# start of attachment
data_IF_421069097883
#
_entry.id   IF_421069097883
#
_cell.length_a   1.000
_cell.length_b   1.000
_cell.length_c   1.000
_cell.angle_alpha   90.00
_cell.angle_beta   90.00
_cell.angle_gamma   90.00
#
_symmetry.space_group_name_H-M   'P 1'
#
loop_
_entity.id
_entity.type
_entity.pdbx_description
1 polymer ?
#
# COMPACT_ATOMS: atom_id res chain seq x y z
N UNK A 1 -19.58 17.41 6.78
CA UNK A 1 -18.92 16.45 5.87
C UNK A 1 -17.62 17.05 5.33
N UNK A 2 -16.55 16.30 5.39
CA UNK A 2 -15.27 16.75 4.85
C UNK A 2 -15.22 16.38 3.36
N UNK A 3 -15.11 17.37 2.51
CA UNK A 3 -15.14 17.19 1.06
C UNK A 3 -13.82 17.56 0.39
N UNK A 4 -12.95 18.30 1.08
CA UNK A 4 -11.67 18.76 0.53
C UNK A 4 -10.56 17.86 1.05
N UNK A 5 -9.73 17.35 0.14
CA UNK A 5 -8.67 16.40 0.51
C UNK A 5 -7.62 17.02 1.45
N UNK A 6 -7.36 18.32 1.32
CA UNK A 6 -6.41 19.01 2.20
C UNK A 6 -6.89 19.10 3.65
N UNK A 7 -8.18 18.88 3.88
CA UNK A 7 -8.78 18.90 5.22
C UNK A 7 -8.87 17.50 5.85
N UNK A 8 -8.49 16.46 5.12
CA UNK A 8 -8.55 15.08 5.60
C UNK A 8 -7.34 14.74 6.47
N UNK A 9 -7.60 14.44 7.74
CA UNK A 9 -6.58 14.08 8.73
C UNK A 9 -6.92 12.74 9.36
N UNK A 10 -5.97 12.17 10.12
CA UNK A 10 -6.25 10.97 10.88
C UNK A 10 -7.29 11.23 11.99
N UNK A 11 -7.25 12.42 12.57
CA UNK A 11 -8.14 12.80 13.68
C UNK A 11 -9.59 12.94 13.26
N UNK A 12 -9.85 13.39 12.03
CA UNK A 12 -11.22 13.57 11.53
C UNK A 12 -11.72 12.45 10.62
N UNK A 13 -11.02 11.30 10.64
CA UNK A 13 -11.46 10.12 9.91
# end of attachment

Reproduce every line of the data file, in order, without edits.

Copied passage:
data_IF_421069097883
#
_entry.id   IF_421069097883
#
_cell.length_a   1.000
_cell.length_b   1.000
_cell.length_c   1.000
_cell.angle_alpha   90.00
_cell.angle_beta   90.00
_cell.angle_gamma   90.00
#
_symmetry.space_group_name_H-M   'P 1'
#
loop_
_entity.id
_entity.type
_entity.pdbx_description
1 polymer ?
#
# COMPACT_ATOMS: atom_id res chain seq x y z
N UNK A 1 -19.58 17.41 6.78
CA UNK A 1 -18.92 16.45 5.87
C UNK A 1 -17.62 17.05 5.33
N UNK A 2 -16.55 16.30 5.39
CA UNK A 2 -15.27 16.75 4.85
C UNK A 2 -15.22 16.38 3.36
N UNK A 3 -15.11 17.37 2.51
CA UNK A 3 -15.14 17.19 1.06
C UNK A 3 -13.82 17.56 0.39
N UNK A 4 -12.95 18.30 1.08
CA UNK A 4 -11.67 18.76 0.53
C UNK A 4 -10.56 17.86 1.05
N UNK A 5 -9.73 17.35 0.14
CA UNK A 5 -8.67 16.40 0.51
C UNK A 5 -7.62 17.02 1.45
N UNK A 6 -7.36 18.32 1.32
CA UNK A 6 -6.41 19.01 2.20
C UNK A 6 -6.89 19.10 3.65
N UNK A 7 -8.18 18.88 3.88
CA UNK A 7 -8.78 18.90 5.22
C UNK A 7 -8.87 17.50 5.85
N UNK A 8 -8.49 16.46 5.12
CA UNK A 8 -8.55 15.08 5.60
C UNK A 8 -7.34 14.74 6.47
N UNK A 9 -7.60 14.44 7.74
CA UNK A 9 -6.58 14.08 8.73
C UNK A 9 -6.92 12.74 9.36
N UNK A 10 -5.97 12.17 10.12
CA UNK A 10 -6.25 10.97 10.88
C UNK A 10 -7.29 11.23 11.99
N UNK A 11 -7.25 12.42 12.57
CA UNK A 11 -8.14 12.80 13.68
C UNK A 11 -9.59 12.94 13.26
N UNK A 12 -9.85 13.39 12.03
CA UNK A 12 -11.22 13.57 11.53
C UNK A 12 -11.72 12.45 10.62
N UNK A 13 -11.02 11.30 10.64
CA UNK A 13 -11.46 10.12 9.91